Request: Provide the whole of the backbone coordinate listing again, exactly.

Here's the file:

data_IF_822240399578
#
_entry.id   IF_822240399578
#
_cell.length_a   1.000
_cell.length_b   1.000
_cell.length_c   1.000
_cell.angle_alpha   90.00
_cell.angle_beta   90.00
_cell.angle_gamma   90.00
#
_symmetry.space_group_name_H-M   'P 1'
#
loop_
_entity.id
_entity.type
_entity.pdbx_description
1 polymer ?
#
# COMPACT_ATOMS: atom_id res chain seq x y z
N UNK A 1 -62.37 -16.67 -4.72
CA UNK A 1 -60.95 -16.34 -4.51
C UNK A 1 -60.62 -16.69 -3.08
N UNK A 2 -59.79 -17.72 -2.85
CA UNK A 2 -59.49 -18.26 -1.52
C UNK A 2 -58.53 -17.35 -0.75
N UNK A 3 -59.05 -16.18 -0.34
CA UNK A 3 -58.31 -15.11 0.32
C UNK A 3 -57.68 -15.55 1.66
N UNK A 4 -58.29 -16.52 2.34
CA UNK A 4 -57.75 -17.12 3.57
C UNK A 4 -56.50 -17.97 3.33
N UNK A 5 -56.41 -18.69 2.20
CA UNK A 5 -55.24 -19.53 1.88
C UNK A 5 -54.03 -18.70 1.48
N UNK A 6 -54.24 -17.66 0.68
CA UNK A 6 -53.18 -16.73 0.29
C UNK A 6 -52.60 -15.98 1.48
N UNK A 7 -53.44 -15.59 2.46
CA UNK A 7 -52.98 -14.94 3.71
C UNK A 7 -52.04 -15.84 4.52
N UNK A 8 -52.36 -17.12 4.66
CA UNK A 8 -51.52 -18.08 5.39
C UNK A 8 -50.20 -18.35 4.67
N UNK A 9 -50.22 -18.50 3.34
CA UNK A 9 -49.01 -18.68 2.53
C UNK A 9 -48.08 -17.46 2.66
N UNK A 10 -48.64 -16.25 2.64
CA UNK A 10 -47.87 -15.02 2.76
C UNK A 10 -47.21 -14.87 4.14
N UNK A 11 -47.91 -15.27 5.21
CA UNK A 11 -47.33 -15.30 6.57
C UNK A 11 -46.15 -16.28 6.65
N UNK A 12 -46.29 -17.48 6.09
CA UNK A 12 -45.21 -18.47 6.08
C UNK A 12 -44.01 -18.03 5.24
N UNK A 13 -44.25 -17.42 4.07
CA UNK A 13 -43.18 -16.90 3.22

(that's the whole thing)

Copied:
data_IF_822240399578
#
_entry.id   IF_822240399578
#
_cell.length_a   1.000
_cell.length_b   1.000
_cell.length_c   1.000
_cell.angle_alpha   90.00
_cell.angle_beta   90.00
_cell.angle_gamma   90.00
#
_symmetry.space_group_name_H-M   'P 1'
#
loop_
_entity.id
_entity.type
_entity.pdbx_description
1 polymer ?
#
# COMPACT_ATOMS: atom_id res chain seq x y z
N UNK A 1 -62.37 -16.67 -4.72
CA UNK A 1 -60.95 -16.34 -4.51
C UNK A 1 -60.62 -16.69 -3.08
N UNK A 2 -59.79 -17.72 -2.85
CA UNK A 2 -59.49 -18.26 -1.52
C UNK A 2 -58.53 -17.35 -0.75
N UNK A 3 -59.05 -16.18 -0.34
CA UNK A 3 -58.31 -15.11 0.32
C UNK A 3 -57.68 -15.55 1.66
N UNK A 4 -58.29 -16.52 2.34
CA UNK A 4 -57.75 -17.12 3.57
C UNK A 4 -56.50 -17.97 3.33
N UNK A 5 -56.41 -18.69 2.20
CA UNK A 5 -55.24 -19.53 1.88
C UNK A 5 -54.03 -18.70 1.48
N UNK A 6 -54.24 -17.66 0.68
CA UNK A 6 -53.18 -16.73 0.29
C UNK A 6 -52.60 -15.98 1.48
N UNK A 7 -53.44 -15.59 2.46
CA UNK A 7 -52.98 -14.94 3.71
C UNK A 7 -52.04 -15.84 4.52
N UNK A 8 -52.36 -17.12 4.66
CA UNK A 8 -51.52 -18.08 5.39
C UNK A 8 -50.20 -18.35 4.67
N UNK A 9 -50.22 -18.50 3.34
CA UNK A 9 -49.01 -18.68 2.53
C UNK A 9 -48.08 -17.46 2.66
N UNK A 10 -48.64 -16.25 2.64
CA UNK A 10 -47.87 -15.02 2.76
C UNK A 10 -47.21 -14.87 4.14
N UNK A 11 -47.91 -15.27 5.21
CA UNK A 11 -47.33 -15.30 6.57
C UNK A 11 -46.15 -16.28 6.65
N UNK A 12 -46.29 -17.48 6.09
CA UNK A 12 -45.21 -18.47 6.08
C UNK A 12 -44.01 -18.03 5.24
N UNK A 13 -44.25 -17.42 4.07
CA UNK A 13 -43.18 -16.90 3.22